n. act of requiring, as of right; demand or application made as by authority.
E.g. Adele and I had now to vacate the library: it would be in daily requisition as a reception-room for callers.
v. cancel; make void; repeal or annul
E.g. To change or rescind is justified only when re-estimate of all of the available facts.
a. remaining as a residue; surplus
E.g. Please tell us the residual quantity as soon as you finish this noon.
a. individual; relating to particular persons or things, each to each; particular; respectful; regardful
E.g. She says the leaders will brief each other on their respective domestic development plan.
n. breathing; process of inhaling and exhaling; oxidative process occurring within living cells
E.g. In the severe form of the disease, the respiration is arrested, while in the milder attacks, the breathing is difficult, slow, deep, and snoring.
a. reactive; readily reacting to people or events; showing emotion
E.g. Children are often the quickest and most responsive members of the audience.
v. keep under control; hold back ; place limits on
E.g. No one had leisure to watch or restrain them.
v. bring back to life; rise from the dead; bring back into practice, notice, or use
E.g. Kasim Reed could heal the sick, cast out demons, resurrect the dead, and walk on water, and he wouldn't be able to avoid the accusation of racism.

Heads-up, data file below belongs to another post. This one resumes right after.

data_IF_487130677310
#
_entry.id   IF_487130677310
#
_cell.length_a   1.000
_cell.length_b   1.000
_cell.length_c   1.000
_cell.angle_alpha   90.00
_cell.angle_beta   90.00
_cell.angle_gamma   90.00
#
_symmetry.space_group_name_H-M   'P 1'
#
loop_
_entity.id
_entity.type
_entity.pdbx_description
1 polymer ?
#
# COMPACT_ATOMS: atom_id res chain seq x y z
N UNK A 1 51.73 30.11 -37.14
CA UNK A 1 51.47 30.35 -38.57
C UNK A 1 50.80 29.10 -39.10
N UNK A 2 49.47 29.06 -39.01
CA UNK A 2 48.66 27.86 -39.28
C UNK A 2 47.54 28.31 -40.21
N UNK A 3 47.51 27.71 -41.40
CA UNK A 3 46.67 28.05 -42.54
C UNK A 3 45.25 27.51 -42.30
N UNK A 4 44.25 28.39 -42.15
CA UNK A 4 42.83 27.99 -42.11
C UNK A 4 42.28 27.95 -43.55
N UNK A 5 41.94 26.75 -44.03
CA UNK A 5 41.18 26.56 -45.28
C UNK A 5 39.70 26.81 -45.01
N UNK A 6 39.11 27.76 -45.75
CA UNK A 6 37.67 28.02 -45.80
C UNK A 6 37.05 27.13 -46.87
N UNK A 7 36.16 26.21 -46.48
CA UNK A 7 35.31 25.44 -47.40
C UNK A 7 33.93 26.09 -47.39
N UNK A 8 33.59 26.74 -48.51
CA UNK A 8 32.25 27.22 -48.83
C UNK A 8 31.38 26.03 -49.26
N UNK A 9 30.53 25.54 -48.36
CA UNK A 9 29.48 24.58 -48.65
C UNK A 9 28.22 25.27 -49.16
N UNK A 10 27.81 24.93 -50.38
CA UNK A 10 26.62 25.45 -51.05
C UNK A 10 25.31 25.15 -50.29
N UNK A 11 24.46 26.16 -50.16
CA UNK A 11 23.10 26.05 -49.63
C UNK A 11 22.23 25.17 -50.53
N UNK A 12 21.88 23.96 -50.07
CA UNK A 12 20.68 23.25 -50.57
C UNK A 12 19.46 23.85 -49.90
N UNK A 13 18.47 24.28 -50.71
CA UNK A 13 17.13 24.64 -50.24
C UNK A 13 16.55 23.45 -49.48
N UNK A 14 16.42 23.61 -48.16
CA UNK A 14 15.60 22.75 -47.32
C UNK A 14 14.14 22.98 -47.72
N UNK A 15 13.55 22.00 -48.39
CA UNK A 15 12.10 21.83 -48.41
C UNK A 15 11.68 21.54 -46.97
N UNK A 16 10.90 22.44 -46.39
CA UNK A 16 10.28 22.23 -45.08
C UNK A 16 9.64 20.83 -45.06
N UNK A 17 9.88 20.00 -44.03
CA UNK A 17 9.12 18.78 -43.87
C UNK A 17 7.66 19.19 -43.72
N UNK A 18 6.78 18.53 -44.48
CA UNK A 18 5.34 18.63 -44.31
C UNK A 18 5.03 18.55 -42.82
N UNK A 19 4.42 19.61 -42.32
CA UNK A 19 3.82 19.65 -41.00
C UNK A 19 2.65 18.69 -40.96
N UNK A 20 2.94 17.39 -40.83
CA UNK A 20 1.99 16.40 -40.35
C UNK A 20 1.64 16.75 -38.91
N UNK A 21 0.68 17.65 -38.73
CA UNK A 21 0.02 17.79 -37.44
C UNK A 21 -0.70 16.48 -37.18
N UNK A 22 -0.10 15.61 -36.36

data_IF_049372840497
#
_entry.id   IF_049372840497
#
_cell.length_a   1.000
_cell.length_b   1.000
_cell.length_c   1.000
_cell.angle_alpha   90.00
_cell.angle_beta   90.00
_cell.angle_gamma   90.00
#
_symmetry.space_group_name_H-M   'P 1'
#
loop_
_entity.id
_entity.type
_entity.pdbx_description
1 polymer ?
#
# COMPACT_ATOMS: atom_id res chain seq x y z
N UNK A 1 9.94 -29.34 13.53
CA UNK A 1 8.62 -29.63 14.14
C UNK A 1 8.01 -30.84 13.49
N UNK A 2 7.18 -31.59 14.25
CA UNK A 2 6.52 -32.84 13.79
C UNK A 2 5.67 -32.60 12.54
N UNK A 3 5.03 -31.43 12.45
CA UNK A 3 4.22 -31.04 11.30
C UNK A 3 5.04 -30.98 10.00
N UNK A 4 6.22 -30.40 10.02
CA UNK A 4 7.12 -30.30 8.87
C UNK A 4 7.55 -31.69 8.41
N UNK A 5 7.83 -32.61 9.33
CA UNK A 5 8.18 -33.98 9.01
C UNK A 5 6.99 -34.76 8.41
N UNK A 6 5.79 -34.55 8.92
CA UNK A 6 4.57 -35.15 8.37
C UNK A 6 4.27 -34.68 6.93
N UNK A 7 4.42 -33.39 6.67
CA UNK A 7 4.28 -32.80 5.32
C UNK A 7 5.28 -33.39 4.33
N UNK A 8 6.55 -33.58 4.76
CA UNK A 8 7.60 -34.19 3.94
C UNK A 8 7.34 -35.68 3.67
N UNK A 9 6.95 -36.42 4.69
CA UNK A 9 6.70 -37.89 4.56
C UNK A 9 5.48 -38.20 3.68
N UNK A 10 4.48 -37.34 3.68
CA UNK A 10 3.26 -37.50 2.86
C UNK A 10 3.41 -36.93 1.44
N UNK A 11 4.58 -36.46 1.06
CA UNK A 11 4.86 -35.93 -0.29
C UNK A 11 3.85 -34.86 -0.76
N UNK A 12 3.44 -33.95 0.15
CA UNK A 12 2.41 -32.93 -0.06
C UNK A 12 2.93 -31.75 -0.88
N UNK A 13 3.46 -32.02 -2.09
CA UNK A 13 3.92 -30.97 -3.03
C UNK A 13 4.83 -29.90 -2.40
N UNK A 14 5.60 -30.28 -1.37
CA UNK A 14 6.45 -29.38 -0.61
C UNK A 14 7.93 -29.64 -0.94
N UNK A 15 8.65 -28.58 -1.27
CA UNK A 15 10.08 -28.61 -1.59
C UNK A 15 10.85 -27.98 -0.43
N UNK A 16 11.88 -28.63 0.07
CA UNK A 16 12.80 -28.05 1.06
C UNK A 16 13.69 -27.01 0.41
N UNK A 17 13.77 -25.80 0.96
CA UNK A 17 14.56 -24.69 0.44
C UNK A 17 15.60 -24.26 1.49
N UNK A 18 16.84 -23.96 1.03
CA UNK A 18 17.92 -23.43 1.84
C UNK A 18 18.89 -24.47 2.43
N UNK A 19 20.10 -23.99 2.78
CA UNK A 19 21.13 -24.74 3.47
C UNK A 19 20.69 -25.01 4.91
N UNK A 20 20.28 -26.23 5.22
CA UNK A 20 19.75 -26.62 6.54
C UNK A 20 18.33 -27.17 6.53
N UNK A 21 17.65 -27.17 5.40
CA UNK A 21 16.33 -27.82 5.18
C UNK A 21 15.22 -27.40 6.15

n. rising again; resumption of vigor; act of rising from the dead or returning to life
E.g. Still, the resurrection is the movie's only out-and-out miracle, and it lacks good explanation.
v. restored to life; restore consciousness, vigor, or life to; revive
E.g. In any other operating room instruments would have been beeping wildly and doctors would be frantically shouting orders as they attempted to resuscitate me.
v. trace again; go back over something, usually in an attempt of rediscovery
E.g. About 3-4 hours before I am ready to leave, I retrace my steps to the trees that I put the peanuts under earlier.
v. withdraw; take back; draw back or in
E.g. "Conditions will probably only start to retract from the middle of the first quarter of 2007," Downing said.
n. something justly deserved; recompense; compensation; punishment for offenses
E.g. A robber whom a jury sentences to 10 years in retribution said something misled them.
n. review; look back upon; remember
E.g. I had a detailed retrospect of my association with the two girls.
n. money which returns from an investment; annual income; reward
E.g. The government's revenue is made up chiefly of the money we pay in taxes.
v. void or annul by recalling, withdrawing, or reversing; cancel; retract
E.g. He tried to revoke the ban on smoking.
v. organize opposition to authority; make revolution
E.g. The people will revolt when bread prices triple again.
a. causing abhorrence or disgust
E.g. Taylor described in revolting detail the unsanitary conditions of life in the city streets.
n. art or study of using language effectively and persuasively; insincere language
E.g. If his rhetoric is any indication, the president appears to be headed in the right direction.
n. shallow area in a waterway; break in friendly relations; narrow fissure in rock
E.g. Capello believes there will be no long-term rift between the fans and the Manchester United star.
n. established ceremony prescribed by a religion
E.g. The reading out of a roll call of the dead has become an annual rite.